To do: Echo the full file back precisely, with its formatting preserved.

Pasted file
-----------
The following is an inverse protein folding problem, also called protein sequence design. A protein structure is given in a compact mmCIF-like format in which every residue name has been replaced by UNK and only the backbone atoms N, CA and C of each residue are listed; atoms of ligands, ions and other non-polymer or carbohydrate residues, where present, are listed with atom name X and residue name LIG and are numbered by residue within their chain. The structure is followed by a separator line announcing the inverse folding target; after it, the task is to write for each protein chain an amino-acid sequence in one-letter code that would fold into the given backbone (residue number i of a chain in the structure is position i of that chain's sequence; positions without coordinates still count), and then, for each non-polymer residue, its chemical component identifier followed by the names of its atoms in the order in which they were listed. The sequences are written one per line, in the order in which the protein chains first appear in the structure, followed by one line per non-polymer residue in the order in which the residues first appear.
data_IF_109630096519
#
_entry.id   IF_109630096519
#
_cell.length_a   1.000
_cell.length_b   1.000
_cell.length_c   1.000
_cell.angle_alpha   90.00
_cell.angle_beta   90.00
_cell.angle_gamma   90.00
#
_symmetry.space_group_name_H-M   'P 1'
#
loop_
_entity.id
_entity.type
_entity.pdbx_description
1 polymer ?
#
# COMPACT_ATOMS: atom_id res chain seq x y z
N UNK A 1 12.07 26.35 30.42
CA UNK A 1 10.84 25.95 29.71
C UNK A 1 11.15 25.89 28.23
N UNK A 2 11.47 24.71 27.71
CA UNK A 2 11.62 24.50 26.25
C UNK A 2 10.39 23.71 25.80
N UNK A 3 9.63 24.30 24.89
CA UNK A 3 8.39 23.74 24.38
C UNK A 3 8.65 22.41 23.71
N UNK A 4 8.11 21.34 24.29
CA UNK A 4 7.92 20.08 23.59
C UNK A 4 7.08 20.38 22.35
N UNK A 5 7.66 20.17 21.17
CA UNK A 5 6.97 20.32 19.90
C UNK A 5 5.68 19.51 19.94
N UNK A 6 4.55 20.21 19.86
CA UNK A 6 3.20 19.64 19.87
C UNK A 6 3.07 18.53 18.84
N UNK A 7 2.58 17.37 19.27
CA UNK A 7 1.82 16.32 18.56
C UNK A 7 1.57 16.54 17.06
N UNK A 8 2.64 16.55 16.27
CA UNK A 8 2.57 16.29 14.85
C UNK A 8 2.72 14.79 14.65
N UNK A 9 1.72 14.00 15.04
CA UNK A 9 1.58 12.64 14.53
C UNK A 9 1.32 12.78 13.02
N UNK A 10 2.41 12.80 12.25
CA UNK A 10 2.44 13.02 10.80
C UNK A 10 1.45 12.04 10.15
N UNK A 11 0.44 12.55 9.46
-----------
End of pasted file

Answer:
The following is an inverse protein folding problem, also called protein sequence design. A protein structure is given in a compact mmCIF-like format in which every residue name has been replaced by UNK and only the backbone atoms N, CA and C of each residue are listed; atoms of ligands, ions and other non-polymer or carbohydrate residues, where present, are listed with atom name X and residue name LIG and are numbered by residue within their chain. The structure is followed by a separator line announcing the inverse folding target; after it, the task is to write for each protein chain an amino-acid sequence in one-letter code that would fold into the given backbone (residue number i of a chain in the structure is position i of that chain's sequence; positions without coordinates still count), and then, for each non-polymer residue, its chemical component identifier followed by the names of its atoms in the order in which they were listed. The sequences are written one per line, in the order in which the protein chains first appear in the structure, followed by one line per non-polymer residue in the order in which the residues first appear.
data_IF_109630096519
#
_entry.id   IF_109630096519
#
_cell.length_a   1.000
_cell.length_b   1.000
_cell.length_c   1.000
_cell.angle_alpha   90.00
_cell.angle_beta   90.00
_cell.angle_gamma   90.00
#
_symmetry.space_group_name_H-M   'P 1'
#
loop_
_entity.id
_entity.type
_entity.pdbx_description
1 polymer ?
#
# COMPACT_ATOMS: atom_id res chain seq x y z
N UNK A 1 12.07 26.35 30.42
CA UNK A 1 10.84 25.95 29.71
C UNK A 1 11.15 25.89 28.23
N UNK A 2 11.47 24.71 27.71
CA UNK A 2 11.62 24.50 26.25
C UNK A 2 10.39 23.71 25.80
N UNK A 3 9.63 24.30 24.89
CA UNK A 3 8.39 23.74 24.38
C UNK A 3 8.65 22.41 23.71
N UNK A 4 8.11 21.34 24.29
CA UNK A 4 7.92 20.08 23.59
C UNK A 4 7.08 20.38 22.35
N UNK A 5 7.66 20.17 21.17
CA UNK A 5 6.97 20.32 19.90
C UNK A 5 5.68 19.51 19.94
N UNK A 6 4.55 20.21 19.86
CA UNK A 6 3.20 19.64 19.87
C UNK A 6 3.07 18.53 18.84
N UNK A 7 2.58 17.37 19.27
CA UNK A 7 1.82 16.32 18.56
C UNK A 7 1.57 16.54 17.06
N UNK A 8 2.64 16.55 16.27
CA UNK A 8 2.57 16.29 14.85
C UNK A 8 2.72 14.79 14.65
N UNK A 9 1.72 14.00 15.04
CA UNK A 9 1.58 12.64 14.53
C UNK A 9 1.32 12.78 13.02
N UNK A 10 2.41 12.80 12.25
CA UNK A 10 2.44 13.02 10.80
C UNK A 10 1.45 12.04 10.15
N UNK A 11 0.44 12.55 9.46